A second issue raised by the use of open source evidence in international criminal trials is the lack of resources faced by defence teams to analyse the evidence enough to build an adequate defence. As mentioned previously, the nature of digital open source evidence makes it even more important that the defence is able to evaluate it for themselves. However, the budget for defence teams is incredibly low in comparison with other organs of the Court, especially the OTP. For instance, in 2016, the legal aid budget for defence was only 3.25% of the total ICC budget, and constituted less than 10% of the budget of the OTP. Yet, the OTP receives much more assistance from other organisations, including those who collect, process, and prepare open source evidence for presentation. An example of this is the digital platform created by SITU Research for the Mali cases, which was made specifically for the OTP. In order for the Defence to counter a digital evidence platform of this kind (or most other digital open source evidence), they would likely need adequate training to increase their own technological literacy, and/or hire experts to assess the evidence, which are both expensive endeavours in terms of time and cost. Due to significantly lower legal aid funds than in other tribunals, defence teams have considerably less manpower than their OTP counterparts. So, in addition to lower funds for counsel and core team members, a lower budget for investigations and experts means that it is also improbable that defence counsel would have the capacity to carry out necessary vetting of digital evidence on their own.
Moreover, as reported by Alexa Koenig, during a workshop between the OTP and social media companies in 2014, the companies seemed reluctant to establish a framework for sharing information with the ICC, emphasising that information did not need to come from them directly, since ‘all the OTP needed was researchers who knew how to use the platforms’ advanced search functionalities to comb for relevant content’. While this method may not be as problematic for the OTP, who can afford to hire open source investigators and experts (in addition to its Forensic Science Section, Scientific Advisory Board, and Technology Advisory Board), it poses a great difficulty to the underfunded defence, who will be left at a disadvantage unless the current approach changes.
Bias and Prejudice
A final set of challenges faced by the defence are related to bias and prejudice. First, bias can occur at any stage of the open source investigatory process at both the technical and cognitive level, which has implications for the reliability and authenticity of open source evidence. For example, open source investigations can be technically biased, as algorithms that fuel online search engines will prioritise showing content that matches the profile of the person searching. At the cognitive level, investigators may fall victim to confirmation bias, meaning that they believe a photo or video depicts something because that was their initial hypothesis regardless of available counter-information. If these potential biases are not adequately assessed once open source information enters the courtroom as evidence, then there is increased potential for unreliable evidence being presented against an accused.
In addition, the manner in which open source evidence is presented – perhaps through virtual reality or an impressive digital platform – could have a prejudicial effect on the trial if defence counsel are not able to properly query the evidence due to previously-mentioned time and resource constraints, or if judges place undue reliance on visual evidence that is often times conflated with being an exact representation of the events in question (otherwise known as the ‘seeing is believing effect’). It is important to note that just as in some domestic courts, where evidence may be omitted from the trial for being too prejudicial on the right to a fair trial, Article 69(4) of the Rome Statute requires the Court to take into account ‘any prejudice that such evidence may cause to a fair trial’ (amongst other factors) when assessing admissibility and probative value. As was similarly argued by the Defence in the Ongwen case in relation to intercepted radio communications submitted as evidence by the OTP, and as observed by Marchesi, digital evidence can carry particular weaknesses and biases that may be prejudicial on the rights of the accused if not carefully accounted for.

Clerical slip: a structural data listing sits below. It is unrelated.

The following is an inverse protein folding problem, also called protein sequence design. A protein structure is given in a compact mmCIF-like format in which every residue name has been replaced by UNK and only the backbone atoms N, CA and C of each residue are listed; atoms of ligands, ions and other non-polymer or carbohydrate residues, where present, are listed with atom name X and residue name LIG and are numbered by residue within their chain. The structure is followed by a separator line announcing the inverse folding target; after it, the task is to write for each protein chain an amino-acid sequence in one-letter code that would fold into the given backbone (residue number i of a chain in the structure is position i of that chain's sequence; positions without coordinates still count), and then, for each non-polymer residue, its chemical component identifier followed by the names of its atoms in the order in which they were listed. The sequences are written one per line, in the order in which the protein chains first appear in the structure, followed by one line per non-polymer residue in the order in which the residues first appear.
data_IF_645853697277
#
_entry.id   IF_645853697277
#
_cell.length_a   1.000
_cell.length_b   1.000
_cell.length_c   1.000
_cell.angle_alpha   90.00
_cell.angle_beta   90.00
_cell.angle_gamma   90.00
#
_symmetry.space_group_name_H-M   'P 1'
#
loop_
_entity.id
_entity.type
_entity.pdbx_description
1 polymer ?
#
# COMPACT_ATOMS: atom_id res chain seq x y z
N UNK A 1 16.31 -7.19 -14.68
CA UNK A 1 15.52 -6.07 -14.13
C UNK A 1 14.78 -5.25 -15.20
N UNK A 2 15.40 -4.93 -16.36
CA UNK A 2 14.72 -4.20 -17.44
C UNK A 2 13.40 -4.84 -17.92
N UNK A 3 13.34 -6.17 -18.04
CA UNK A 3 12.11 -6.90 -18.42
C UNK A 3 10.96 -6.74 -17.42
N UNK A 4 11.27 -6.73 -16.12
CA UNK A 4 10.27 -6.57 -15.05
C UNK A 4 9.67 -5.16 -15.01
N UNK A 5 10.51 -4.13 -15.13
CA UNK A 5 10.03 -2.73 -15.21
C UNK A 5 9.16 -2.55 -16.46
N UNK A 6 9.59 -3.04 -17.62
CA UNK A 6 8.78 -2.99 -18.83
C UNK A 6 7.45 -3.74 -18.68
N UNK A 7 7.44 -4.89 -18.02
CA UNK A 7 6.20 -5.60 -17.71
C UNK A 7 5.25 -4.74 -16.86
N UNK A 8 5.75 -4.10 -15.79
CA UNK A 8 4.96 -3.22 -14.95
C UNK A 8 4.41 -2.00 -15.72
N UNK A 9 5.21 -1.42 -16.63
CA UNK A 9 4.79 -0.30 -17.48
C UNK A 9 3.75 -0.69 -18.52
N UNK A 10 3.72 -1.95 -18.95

This piece discussed three challenges faced by Defence at the ICC when presented with digital open source evidence, including issues with access to information, a lack of resources to appropriately query such evidence, and the potential for bias and prejudice. Though these are separate issues, they are very intertwined – for instance, due to a lack of resources, Defence counsel may not be able to afford the necessary training or experts to assess for and counter bias within the evidence. Generally, many of the challenges discussed could be alleviated by greater equality of arms between the Defence and the OTP, as even if the Defence face issues with cooperation when trying to access open source content, having enough manpower and financial resources could allow them to spend the longer amount of time needed to understand and evaluate digital open source evidence. A specific solution (though unfortunately likely a stretch) could be the development of a Defence Office, similar to the Special Tribunal for Lebanon (STL). In the case of the STL, having its own Office allowed for the Defence to sign memoranda of understanding (MOU) for cooperation. This could potentially be used for social media companies if the ICC had its own Defence Office.
In addition, training on how to deal with digital open source evidence for ICC staff (including Defence counsel) could be offered to all interested parties, though with independent trainers. For example, if the OTP were to hold such a training and offer participation to Defence counsel, this training should not be conducted by individuals who work for the OTP or have any other conflict of interest with the case material. This could help to increase equality of arms while also ensuring that all staff are trained in a completely neutral manner.
On a final note, it is important to stress that even though digital open source evidence can bring more challenges to the right to a fair trial, it remains an invaluable tool for ending impunity for international crimes, which is a key goal of the ICC. However, in addition to this goal, the ICC also possesses an arguably equally important truth-telling function. This truth-telling function can only succeed when the rights of the accused are respected, which requires greater effort in the face of open source evidence.